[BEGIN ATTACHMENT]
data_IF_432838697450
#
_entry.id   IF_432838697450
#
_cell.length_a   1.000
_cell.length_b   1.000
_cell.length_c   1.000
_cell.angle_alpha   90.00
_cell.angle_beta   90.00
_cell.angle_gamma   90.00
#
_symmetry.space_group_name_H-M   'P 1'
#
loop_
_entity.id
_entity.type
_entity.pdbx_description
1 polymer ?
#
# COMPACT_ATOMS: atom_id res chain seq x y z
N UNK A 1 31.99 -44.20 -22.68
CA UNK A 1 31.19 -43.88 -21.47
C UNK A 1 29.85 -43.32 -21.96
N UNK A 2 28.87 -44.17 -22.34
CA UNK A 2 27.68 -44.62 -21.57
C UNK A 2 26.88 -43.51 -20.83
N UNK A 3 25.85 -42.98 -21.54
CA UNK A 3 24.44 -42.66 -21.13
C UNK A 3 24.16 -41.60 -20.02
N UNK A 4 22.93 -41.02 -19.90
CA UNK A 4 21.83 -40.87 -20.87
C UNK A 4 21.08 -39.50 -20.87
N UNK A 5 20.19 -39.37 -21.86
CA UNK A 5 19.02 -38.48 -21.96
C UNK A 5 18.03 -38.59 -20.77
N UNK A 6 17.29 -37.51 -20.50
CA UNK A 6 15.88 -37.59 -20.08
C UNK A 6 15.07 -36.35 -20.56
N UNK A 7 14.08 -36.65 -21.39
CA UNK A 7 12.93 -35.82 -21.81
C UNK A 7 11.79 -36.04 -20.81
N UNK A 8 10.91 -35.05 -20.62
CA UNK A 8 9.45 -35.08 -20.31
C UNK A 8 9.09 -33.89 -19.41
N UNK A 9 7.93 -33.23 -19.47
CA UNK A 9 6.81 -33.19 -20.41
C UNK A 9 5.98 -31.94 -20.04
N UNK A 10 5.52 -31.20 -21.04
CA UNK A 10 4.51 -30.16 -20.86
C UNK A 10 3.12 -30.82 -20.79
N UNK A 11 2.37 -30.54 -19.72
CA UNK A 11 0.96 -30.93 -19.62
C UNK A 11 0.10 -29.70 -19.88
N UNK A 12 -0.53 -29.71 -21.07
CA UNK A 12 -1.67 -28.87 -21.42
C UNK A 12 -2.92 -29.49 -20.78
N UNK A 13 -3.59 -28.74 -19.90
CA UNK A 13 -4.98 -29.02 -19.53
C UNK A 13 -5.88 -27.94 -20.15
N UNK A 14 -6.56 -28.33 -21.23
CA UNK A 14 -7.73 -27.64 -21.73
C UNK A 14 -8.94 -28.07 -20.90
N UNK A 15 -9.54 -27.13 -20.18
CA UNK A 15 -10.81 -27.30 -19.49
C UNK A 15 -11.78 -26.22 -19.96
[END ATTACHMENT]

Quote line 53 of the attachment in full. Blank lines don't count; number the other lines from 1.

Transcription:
C UNK A 11 0.10 -29.70 -19.88